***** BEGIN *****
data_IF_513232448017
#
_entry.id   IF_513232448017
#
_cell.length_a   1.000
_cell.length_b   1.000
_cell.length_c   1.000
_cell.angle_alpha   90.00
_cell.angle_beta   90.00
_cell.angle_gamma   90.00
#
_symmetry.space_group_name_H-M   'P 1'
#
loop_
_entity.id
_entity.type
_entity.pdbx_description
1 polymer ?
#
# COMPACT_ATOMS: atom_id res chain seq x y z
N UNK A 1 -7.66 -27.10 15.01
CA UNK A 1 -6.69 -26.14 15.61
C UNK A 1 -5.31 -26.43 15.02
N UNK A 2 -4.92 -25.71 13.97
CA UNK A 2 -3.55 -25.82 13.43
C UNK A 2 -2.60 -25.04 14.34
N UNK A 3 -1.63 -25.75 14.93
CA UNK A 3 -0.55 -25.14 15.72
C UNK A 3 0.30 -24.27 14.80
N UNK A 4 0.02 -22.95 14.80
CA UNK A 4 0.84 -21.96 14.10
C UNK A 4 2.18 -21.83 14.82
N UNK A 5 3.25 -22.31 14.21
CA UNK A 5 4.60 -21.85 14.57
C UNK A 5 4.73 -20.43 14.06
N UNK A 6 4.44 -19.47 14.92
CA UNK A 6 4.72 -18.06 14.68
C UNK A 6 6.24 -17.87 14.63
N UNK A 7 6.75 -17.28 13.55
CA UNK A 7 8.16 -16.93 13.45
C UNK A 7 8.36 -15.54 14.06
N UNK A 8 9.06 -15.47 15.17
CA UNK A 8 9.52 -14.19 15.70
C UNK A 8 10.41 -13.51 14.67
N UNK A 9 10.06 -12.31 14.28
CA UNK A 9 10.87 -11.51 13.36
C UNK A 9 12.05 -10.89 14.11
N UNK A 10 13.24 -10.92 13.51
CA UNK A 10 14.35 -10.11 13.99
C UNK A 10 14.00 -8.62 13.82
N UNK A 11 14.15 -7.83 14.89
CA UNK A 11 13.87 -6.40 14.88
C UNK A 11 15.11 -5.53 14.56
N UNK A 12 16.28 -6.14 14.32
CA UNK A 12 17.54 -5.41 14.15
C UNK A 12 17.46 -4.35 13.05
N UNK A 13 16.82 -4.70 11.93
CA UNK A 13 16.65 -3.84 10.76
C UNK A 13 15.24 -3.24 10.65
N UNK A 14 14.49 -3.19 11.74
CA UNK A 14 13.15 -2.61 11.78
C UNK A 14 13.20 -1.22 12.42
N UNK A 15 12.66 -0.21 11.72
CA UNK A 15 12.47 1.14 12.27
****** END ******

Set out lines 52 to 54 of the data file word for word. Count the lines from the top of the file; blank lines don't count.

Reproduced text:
CA UNK A 11 13.87 -6.40 14.88
C UNK A 11 15.11 -5.53 14.56
N UNK A 12 16.28 -6.14 14.32